@RWB it was a simple servo ‘test’ connection – servo + to VIN, servo GND to GND, servo signal to D0. no-load test, i.e. servo was not connected to any mechanical load.
Yes, good point on transient readings @DevRandom. I was tracking max amperage on a fluke 87V (250us), but I’ll check this on the scope again.
The most pertinent detail as I mentioned in my original post is this: ‘garden-variety’ analog servos do not exhibit this behaviour (frying the Photon’s VR). Furthermore, the Photon datasheet says VIN can provide up to 1A. Some analog ‘standard-size’ servos pull more power than this TGY-S712G wing servo and the transient current never posed an issue for the Photon’s VR.
Poking deeper into this particular servo reveals that it uses a rotary pot with some sort of ‘clutch’ mechanism, i.e. there’s no physical endstops on each end of the travel on the output shaft. I know this might sound unrelated to my question at first, but this somehow led me towards thinking about PWM timings and the myriad standards (or lack thereof) that servo manufacturers set to control their servo arms.
This short note on the Particle Docs - Servo provided a partial answer:
Note however that attempting to drive a servo past its endpoints (often indicated by a growling sound) is a high-current state, and should be avoided.
In the case of this servo, because there are no physical endstops, the growling never happened, and perhaps some sort of feedback loop occurred (I’m not an engineer, so pardon the wording) on the servo IC which kept demanding more power to the servo motor to reach an impossible position. That said though, the servo wasn’t moving when the VR fried, the arm just travelled to the end and stopped, and… pop.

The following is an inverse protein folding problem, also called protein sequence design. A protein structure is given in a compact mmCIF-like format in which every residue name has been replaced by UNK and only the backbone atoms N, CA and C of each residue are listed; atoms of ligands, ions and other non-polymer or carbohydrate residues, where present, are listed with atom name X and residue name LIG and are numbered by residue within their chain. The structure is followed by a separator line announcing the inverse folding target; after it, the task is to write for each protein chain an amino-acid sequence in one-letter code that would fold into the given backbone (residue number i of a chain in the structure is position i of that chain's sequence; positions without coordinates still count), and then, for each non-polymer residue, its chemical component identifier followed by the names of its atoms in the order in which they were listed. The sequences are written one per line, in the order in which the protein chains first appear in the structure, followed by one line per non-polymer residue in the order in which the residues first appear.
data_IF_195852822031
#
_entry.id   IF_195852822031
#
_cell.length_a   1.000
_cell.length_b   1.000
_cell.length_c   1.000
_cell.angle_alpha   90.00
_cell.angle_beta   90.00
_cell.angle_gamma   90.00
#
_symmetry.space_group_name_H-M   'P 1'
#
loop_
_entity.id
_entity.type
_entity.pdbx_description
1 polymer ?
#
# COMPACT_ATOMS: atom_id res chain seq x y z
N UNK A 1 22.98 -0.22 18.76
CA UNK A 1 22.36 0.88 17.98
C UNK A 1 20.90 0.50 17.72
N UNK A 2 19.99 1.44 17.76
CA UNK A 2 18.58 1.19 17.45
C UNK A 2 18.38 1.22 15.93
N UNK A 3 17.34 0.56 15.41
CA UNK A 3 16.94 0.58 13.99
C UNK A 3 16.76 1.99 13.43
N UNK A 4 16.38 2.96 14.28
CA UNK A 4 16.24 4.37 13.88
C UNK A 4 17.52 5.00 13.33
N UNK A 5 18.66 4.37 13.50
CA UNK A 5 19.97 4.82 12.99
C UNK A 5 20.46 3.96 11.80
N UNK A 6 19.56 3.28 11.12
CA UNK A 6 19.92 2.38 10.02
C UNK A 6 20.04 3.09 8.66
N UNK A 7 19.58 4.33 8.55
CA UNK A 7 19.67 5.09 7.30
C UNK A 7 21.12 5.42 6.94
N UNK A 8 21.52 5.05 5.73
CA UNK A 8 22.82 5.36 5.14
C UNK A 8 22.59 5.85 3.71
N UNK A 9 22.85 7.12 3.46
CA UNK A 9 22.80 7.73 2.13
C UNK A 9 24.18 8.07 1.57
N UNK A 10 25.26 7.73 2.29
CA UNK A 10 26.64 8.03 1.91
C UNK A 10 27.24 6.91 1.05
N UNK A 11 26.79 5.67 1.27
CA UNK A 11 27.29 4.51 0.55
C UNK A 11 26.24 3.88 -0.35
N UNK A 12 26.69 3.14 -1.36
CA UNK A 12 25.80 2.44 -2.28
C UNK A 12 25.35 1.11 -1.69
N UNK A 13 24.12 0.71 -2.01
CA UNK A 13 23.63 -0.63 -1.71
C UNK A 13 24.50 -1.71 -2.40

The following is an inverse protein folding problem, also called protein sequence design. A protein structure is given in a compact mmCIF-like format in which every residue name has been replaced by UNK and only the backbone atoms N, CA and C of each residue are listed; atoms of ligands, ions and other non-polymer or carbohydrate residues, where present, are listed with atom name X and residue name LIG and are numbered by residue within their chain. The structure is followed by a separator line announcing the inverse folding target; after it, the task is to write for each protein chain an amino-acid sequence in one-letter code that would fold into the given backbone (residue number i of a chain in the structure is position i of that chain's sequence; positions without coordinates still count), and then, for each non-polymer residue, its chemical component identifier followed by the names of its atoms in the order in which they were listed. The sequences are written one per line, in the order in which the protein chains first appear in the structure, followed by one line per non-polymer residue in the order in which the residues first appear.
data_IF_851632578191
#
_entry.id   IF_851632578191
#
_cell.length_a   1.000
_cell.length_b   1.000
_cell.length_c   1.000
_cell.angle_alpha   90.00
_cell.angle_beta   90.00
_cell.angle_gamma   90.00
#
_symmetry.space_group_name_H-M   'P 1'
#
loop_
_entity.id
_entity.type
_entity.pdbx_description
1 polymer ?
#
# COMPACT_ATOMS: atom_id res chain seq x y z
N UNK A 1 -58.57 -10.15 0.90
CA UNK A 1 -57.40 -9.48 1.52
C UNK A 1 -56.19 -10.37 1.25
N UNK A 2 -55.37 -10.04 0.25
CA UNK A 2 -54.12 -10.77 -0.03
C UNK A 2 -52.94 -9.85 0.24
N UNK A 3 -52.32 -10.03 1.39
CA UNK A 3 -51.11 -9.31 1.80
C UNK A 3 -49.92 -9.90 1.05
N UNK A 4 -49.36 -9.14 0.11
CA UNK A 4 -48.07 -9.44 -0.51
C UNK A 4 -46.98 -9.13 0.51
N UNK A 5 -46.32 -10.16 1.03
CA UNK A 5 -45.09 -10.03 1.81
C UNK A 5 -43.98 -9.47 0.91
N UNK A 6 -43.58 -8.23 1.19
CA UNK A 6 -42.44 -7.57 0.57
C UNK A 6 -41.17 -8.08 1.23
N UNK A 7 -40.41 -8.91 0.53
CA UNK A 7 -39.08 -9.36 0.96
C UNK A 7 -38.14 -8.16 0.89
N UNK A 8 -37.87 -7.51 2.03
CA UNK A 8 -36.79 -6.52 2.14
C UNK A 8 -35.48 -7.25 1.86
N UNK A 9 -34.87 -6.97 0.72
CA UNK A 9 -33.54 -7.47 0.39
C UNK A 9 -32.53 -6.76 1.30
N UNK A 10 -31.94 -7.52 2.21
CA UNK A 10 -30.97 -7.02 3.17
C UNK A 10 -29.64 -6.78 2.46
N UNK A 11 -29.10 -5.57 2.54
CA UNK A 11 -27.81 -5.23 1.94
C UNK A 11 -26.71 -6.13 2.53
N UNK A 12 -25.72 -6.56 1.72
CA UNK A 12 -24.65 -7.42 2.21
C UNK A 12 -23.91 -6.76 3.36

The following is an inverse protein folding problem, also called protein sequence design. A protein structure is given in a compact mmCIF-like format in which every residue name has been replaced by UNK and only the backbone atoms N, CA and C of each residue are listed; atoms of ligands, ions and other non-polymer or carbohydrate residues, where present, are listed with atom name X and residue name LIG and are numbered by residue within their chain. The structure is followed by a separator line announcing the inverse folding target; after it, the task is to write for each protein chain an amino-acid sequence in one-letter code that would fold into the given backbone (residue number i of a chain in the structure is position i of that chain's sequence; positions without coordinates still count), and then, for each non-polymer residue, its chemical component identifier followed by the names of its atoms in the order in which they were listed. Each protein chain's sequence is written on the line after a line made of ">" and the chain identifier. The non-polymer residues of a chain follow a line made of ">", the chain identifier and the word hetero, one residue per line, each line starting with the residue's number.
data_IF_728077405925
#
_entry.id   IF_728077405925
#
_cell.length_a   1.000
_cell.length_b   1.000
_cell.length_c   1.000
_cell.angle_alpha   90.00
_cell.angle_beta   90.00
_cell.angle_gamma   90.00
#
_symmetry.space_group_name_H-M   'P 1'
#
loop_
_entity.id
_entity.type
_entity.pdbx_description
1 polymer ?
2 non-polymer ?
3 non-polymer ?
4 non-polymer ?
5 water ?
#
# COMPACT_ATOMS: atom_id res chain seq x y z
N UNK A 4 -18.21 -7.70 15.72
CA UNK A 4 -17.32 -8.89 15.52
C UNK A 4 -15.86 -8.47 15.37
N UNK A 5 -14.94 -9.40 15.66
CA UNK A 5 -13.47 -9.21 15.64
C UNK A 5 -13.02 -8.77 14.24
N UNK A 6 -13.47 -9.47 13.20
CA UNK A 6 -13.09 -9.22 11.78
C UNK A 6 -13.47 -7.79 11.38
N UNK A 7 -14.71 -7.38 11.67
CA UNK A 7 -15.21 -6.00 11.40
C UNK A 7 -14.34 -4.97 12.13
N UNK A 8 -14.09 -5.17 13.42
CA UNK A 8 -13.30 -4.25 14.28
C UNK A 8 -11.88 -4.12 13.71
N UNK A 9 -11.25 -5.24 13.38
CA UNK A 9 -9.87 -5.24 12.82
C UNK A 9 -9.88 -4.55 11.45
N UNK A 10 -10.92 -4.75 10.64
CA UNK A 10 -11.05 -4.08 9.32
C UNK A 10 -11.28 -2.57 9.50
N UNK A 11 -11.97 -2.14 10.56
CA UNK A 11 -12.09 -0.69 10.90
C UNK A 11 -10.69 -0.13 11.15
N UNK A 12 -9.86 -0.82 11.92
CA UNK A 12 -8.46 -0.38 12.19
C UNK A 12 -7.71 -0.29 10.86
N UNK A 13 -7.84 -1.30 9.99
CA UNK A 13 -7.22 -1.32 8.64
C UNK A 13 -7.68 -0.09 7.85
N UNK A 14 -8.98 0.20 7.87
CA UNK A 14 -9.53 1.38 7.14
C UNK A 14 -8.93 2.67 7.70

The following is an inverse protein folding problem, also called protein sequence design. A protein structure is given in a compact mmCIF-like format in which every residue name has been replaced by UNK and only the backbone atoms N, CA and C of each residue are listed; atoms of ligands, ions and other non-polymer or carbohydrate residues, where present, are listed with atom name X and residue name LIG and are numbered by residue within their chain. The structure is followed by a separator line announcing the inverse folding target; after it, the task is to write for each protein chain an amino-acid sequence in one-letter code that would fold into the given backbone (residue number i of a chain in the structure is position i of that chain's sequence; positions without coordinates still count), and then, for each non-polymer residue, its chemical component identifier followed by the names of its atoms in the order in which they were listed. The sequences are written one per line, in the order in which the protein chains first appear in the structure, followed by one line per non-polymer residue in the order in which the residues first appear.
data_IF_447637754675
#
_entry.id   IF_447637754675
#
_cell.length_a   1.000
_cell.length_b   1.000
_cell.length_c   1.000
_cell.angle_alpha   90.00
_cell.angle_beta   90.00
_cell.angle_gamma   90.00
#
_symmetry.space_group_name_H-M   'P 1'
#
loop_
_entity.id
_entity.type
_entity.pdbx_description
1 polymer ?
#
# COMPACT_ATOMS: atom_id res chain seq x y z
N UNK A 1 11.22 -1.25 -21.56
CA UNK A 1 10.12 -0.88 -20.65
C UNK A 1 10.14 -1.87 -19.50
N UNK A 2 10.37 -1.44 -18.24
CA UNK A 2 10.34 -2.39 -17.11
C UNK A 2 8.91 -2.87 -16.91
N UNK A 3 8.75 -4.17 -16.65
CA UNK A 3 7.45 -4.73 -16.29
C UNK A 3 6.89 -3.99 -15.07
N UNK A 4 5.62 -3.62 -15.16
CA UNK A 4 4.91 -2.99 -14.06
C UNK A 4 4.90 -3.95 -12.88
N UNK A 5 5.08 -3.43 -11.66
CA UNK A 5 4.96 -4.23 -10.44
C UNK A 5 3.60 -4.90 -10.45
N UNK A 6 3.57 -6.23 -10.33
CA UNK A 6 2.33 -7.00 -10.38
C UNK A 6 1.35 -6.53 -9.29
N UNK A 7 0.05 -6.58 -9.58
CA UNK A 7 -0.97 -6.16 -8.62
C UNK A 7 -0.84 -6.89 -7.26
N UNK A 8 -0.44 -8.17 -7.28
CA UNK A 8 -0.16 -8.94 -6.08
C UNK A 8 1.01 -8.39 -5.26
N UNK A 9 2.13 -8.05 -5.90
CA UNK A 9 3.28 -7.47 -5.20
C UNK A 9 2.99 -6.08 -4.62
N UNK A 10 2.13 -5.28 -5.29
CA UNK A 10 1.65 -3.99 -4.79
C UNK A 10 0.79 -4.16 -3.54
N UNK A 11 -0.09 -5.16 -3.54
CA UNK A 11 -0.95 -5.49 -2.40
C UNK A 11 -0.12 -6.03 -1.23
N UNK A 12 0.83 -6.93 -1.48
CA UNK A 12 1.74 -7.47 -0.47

This makes sense to me because the VR on the Photons did not fry instantaneously, but only when the arm was sent to the extreme ends of its travel (0º, 180º). I’m not sure if any servo IC have the ability to clamp and limit invalid PWM timings. Perhaps I sent PWM timings that put the servo into a ‘high-current state’ >1A from VIN – it would be great if someone can explain this ‘high-current state’.
I subsequently found that this servo works within a narrower angle, via a different mcu and then carefully using another Photon with a potentiometer to find mid/min/max positions.
All this indicates that we have to be extremely cautious with the
Servo.writeMicroSeconds() when testing a new servo out: powering it via the Photon’s VIN might just kill your Photon, so use a separate power source while confirming the maximum/minimum range of your servo’s PWM timing.
I thought this could be a useful lesson to share with the community.
(now I’m just waiting on new VRs to get those 2 Photons running again…)